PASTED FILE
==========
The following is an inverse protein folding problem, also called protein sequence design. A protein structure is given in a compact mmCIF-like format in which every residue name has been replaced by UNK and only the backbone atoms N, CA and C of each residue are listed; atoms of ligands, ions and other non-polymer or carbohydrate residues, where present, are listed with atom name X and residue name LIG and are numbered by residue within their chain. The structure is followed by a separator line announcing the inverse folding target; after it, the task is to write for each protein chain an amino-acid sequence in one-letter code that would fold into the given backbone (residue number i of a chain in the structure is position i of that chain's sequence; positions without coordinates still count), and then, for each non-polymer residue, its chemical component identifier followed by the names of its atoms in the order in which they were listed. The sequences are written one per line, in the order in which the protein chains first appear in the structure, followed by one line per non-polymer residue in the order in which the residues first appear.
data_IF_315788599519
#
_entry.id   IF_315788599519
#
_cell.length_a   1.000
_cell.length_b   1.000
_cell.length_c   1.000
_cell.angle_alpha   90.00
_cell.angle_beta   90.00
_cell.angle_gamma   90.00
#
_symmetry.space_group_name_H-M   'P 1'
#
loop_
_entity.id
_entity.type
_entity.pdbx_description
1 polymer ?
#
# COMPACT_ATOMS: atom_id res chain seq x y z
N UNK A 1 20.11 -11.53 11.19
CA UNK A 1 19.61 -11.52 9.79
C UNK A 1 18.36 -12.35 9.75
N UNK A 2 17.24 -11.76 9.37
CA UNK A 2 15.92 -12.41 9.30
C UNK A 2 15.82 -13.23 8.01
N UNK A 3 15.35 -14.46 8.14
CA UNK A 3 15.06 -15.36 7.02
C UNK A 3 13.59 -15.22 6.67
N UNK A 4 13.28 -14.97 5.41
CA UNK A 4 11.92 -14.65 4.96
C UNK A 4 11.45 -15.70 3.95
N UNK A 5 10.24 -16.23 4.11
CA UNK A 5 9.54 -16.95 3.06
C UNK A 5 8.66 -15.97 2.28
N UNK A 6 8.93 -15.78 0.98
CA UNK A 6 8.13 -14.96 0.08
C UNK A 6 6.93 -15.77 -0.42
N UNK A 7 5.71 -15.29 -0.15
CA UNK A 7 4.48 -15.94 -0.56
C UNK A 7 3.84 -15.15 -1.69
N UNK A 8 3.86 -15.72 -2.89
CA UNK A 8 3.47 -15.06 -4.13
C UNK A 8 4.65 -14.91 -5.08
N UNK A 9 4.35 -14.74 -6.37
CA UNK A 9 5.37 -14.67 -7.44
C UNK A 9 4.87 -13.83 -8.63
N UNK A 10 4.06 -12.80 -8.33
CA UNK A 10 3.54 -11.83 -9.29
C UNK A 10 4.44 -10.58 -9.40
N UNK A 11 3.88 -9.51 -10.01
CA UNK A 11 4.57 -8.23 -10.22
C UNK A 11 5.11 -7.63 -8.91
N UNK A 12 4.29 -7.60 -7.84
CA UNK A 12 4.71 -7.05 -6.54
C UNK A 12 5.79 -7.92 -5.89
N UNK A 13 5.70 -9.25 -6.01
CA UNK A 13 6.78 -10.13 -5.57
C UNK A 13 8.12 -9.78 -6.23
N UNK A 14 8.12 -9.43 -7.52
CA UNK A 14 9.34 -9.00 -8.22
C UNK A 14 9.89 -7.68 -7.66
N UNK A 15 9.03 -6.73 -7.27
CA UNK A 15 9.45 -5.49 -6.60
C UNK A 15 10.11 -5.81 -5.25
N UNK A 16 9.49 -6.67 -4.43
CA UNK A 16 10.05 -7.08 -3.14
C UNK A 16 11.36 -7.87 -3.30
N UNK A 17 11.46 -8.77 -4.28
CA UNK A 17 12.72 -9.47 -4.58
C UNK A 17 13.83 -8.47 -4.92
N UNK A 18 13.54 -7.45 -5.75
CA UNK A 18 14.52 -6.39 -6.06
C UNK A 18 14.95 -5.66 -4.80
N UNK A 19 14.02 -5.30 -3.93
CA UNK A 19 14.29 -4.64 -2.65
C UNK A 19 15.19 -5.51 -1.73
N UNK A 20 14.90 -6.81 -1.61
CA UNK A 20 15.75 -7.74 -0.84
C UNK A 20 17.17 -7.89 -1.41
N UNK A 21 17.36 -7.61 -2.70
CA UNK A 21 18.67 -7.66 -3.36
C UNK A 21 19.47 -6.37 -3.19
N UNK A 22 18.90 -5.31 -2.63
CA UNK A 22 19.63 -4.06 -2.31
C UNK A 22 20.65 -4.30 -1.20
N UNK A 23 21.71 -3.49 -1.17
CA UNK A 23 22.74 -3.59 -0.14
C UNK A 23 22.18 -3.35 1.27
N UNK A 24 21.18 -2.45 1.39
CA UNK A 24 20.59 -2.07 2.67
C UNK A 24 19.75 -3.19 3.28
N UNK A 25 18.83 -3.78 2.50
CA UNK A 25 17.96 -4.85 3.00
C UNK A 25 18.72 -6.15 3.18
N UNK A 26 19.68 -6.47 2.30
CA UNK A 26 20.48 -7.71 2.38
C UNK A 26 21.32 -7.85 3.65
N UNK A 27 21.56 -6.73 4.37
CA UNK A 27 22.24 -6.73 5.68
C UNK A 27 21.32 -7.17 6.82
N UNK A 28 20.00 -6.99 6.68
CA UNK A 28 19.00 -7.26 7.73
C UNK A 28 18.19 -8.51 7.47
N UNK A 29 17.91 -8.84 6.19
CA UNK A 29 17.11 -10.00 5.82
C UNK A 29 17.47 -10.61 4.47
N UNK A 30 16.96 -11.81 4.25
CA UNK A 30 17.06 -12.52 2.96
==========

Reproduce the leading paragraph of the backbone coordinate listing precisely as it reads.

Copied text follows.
The following is an inverse protein folding problem, also called protein sequence design. A protein structure is given in a compact mmCIF-like format in which every residue name has been replaced by UNK and only the backbone atoms N, CA and C of each residue are listed; atoms of ligands, ions and other non-polymer or carbohydrate residues, where present, are listed with atom name X and residue name LIG and are numbered by residue within their chain. The structure is followed by a separator line announcing the inverse folding target; after it, the task is to write for each protein chain an amino-acid sequence in one-letter code that would fold into the given backbone (residue number i of a chain in the structure is position i of that chain's sequence; positions without coordinates still count), and then, for each non-polymer residue, its chemical component identifier followed by the names of its atoms in the order in which they were listed. The sequences are written one per line, in the order in which the protein chains first appear in the structure, followed by one line per non-polymer residue in the order in which the residues first appear.